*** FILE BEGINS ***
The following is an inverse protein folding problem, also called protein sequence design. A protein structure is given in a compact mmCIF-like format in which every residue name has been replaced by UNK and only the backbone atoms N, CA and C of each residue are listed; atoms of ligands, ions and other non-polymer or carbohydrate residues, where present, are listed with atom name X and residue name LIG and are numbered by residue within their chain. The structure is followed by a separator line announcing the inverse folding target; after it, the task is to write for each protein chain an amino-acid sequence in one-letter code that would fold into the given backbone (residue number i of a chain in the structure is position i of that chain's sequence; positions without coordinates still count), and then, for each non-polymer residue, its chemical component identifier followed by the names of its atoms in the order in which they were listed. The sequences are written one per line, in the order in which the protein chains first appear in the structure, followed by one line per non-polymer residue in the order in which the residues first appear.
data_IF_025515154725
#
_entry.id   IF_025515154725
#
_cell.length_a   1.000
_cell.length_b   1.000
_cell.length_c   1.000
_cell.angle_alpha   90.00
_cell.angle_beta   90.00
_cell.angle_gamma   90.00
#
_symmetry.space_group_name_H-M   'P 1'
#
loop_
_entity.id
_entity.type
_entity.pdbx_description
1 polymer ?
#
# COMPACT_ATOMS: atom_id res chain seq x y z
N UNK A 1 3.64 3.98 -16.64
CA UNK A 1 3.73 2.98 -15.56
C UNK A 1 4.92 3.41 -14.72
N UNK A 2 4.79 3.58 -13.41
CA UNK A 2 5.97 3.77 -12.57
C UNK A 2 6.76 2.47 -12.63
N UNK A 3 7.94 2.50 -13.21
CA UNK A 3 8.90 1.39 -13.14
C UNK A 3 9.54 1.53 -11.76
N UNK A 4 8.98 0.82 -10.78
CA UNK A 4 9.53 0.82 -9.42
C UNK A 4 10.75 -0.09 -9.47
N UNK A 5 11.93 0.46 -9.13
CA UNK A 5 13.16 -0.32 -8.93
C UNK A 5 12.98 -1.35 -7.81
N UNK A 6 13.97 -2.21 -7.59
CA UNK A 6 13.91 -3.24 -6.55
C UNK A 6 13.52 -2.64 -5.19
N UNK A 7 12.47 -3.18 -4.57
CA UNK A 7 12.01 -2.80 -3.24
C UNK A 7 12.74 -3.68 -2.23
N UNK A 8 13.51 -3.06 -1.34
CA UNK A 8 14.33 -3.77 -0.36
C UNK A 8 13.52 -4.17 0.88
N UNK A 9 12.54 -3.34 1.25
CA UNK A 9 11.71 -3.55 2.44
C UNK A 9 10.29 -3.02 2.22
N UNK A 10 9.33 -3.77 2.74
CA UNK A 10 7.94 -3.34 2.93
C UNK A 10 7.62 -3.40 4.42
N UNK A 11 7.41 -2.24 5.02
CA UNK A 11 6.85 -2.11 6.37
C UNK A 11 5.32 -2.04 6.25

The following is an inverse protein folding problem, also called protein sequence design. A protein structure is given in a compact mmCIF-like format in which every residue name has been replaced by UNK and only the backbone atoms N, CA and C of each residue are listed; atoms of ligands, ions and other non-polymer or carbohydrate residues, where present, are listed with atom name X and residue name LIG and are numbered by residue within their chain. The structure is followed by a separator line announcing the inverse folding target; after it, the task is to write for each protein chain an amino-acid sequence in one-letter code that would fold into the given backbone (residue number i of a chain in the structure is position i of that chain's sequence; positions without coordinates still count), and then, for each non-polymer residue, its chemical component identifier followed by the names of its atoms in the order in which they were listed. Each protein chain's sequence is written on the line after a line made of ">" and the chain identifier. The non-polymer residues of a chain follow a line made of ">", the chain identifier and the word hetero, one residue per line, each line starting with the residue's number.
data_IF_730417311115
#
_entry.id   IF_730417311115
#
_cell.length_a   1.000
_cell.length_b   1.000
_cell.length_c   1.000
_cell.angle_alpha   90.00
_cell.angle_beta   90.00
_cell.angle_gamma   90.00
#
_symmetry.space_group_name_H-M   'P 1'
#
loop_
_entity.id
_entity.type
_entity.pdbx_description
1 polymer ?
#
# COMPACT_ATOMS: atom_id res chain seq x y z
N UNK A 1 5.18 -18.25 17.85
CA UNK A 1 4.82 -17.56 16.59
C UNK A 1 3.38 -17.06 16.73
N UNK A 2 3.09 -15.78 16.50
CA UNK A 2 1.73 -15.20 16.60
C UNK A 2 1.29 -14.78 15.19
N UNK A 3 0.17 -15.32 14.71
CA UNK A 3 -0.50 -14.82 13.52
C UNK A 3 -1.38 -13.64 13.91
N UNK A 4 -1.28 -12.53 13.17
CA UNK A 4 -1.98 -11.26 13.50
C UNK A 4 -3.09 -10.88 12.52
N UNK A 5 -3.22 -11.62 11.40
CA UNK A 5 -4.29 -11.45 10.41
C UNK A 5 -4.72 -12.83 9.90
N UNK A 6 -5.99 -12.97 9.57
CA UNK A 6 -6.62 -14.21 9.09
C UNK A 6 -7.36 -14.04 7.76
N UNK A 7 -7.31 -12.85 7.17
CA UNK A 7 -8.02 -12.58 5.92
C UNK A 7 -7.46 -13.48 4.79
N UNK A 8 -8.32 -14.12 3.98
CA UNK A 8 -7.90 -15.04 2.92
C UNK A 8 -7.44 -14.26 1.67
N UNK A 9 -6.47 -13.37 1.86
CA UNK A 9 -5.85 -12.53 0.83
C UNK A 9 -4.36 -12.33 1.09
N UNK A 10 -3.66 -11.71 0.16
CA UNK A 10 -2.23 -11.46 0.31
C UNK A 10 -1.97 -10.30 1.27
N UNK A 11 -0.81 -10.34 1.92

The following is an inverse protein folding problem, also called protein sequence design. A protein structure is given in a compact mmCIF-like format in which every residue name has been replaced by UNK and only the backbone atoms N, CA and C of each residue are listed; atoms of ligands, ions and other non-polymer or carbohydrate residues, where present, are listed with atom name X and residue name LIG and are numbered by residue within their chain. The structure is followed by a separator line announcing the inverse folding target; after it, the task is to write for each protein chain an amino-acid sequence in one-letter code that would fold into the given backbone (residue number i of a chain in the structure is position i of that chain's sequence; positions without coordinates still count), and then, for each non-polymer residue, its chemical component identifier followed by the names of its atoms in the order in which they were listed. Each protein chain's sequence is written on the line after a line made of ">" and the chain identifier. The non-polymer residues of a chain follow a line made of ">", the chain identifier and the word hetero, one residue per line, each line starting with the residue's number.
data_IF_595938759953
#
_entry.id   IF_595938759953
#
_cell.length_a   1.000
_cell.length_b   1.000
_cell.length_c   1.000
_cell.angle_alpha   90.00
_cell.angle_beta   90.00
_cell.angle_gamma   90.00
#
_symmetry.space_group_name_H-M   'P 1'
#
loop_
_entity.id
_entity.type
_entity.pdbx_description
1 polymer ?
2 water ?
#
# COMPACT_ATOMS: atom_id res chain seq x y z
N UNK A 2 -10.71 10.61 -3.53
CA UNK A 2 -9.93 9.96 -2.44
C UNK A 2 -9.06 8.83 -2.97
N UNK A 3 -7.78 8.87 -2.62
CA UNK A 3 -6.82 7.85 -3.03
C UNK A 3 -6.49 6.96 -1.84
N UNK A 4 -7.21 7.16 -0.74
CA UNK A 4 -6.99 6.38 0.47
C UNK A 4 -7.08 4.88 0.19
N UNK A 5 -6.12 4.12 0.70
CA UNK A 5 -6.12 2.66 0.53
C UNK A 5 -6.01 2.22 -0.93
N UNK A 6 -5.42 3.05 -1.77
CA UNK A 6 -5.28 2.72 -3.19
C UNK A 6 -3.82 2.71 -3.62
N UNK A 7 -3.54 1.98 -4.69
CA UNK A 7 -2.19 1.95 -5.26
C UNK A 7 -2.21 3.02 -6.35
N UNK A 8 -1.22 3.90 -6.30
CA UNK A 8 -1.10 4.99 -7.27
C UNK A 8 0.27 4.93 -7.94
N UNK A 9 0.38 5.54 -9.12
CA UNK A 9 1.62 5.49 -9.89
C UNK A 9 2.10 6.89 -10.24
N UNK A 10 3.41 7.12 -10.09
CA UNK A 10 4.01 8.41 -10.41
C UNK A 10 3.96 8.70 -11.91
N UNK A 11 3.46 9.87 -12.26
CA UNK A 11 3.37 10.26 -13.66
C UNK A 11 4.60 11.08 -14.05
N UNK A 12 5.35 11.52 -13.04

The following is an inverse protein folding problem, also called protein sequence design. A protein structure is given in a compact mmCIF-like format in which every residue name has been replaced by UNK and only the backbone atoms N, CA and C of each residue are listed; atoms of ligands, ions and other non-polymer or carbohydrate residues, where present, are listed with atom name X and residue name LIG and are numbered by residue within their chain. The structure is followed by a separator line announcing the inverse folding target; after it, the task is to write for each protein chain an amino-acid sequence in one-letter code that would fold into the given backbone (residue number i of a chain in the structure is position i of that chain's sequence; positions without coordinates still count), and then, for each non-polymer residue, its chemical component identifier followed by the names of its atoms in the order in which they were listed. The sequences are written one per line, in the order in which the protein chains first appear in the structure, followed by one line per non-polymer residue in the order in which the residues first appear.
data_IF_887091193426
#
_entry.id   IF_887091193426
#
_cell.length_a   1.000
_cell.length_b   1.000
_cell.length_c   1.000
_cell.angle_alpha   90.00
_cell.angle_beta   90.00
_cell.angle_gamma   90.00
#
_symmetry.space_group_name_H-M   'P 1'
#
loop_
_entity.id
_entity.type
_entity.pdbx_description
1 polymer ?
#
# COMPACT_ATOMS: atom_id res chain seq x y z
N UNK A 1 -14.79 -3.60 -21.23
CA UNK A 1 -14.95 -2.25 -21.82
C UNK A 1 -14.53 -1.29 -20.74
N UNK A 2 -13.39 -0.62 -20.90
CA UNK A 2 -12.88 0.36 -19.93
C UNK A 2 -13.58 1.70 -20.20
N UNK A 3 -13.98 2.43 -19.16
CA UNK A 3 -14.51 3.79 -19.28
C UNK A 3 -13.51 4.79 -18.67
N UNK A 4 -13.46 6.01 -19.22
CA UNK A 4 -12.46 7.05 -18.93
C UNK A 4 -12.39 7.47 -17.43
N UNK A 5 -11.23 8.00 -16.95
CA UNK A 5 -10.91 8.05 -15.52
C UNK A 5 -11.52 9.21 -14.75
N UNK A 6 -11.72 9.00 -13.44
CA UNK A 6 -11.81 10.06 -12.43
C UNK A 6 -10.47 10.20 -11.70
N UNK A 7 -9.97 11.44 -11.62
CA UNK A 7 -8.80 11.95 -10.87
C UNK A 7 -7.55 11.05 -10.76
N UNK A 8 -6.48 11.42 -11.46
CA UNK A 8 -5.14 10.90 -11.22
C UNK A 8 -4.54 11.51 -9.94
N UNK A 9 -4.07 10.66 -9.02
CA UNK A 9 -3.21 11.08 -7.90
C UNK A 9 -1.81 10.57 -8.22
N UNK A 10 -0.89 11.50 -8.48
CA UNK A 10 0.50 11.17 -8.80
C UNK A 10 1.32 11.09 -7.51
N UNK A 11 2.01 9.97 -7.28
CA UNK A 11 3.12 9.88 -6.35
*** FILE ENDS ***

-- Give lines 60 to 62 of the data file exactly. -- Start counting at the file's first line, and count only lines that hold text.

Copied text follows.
_cell.length_a   1.000
_cell.length_b   1.000
_cell.length_c   1.000